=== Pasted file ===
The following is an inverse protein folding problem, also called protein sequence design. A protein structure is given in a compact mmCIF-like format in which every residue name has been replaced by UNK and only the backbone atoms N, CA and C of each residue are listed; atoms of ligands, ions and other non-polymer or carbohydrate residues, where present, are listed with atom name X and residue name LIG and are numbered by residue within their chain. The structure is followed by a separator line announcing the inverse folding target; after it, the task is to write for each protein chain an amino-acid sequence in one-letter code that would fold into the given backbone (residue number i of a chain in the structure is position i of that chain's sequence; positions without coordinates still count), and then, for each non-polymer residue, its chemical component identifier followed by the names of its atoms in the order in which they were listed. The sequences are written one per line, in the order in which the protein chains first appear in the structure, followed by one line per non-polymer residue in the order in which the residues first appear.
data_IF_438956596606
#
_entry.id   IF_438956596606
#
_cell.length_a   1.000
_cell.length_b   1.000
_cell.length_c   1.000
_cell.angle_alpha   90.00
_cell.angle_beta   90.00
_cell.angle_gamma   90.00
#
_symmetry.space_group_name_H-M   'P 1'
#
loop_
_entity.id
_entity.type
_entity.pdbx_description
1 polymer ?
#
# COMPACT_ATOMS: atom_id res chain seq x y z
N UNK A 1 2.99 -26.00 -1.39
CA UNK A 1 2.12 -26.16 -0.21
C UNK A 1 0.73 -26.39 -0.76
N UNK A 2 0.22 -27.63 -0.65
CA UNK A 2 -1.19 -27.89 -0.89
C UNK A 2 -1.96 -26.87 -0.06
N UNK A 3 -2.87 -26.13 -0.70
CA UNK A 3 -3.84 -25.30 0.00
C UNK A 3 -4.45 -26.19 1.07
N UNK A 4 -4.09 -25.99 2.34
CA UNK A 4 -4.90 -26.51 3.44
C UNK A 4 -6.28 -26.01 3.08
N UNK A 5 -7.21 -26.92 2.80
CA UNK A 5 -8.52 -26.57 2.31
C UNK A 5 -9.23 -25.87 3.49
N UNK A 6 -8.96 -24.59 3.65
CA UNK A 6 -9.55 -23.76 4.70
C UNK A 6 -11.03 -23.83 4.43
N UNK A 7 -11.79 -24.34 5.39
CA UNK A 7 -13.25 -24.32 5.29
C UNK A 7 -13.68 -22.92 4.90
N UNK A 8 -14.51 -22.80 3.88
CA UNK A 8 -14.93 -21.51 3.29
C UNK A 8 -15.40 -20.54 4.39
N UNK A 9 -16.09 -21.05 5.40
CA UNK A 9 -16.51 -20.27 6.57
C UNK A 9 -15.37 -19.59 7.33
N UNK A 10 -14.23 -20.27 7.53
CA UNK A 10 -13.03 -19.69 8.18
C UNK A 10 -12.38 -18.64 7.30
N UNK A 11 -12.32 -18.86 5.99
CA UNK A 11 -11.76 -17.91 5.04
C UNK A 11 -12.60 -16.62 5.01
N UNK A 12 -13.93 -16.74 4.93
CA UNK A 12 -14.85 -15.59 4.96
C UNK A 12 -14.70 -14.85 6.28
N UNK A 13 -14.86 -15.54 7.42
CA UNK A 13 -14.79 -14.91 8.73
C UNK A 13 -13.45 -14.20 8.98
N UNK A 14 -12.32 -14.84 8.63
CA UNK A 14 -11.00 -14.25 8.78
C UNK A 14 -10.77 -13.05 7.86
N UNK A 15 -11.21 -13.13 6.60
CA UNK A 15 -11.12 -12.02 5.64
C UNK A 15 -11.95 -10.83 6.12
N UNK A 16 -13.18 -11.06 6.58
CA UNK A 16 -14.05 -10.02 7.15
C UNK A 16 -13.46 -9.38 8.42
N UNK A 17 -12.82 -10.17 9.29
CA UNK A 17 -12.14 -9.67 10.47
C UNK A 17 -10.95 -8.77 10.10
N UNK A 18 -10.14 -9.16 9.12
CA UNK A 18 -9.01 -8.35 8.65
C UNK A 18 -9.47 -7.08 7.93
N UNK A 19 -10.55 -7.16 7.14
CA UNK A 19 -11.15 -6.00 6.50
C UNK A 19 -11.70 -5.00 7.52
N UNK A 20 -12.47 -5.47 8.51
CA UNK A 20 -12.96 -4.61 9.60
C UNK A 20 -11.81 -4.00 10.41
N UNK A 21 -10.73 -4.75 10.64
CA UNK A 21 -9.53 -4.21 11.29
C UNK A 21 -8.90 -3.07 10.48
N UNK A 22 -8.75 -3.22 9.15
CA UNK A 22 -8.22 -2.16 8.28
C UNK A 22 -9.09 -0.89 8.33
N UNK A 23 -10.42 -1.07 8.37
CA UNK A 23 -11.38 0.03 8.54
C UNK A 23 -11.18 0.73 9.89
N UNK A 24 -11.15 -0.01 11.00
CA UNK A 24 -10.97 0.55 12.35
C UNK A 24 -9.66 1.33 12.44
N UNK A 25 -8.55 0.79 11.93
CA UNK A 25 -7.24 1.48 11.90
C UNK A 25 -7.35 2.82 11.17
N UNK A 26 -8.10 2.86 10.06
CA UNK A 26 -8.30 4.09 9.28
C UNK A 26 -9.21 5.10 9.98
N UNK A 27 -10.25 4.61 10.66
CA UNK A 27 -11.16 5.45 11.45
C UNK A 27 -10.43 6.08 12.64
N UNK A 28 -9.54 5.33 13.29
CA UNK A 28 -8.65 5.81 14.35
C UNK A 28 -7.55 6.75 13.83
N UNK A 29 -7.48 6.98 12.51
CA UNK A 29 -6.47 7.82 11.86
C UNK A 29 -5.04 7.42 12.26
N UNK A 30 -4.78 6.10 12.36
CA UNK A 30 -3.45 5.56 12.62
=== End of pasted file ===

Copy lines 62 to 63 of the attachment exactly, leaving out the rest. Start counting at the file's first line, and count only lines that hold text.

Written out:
CA UNK A 14 -11.00 -14.25 8.78
C UNK A 14 -10.77 -13.05 7.86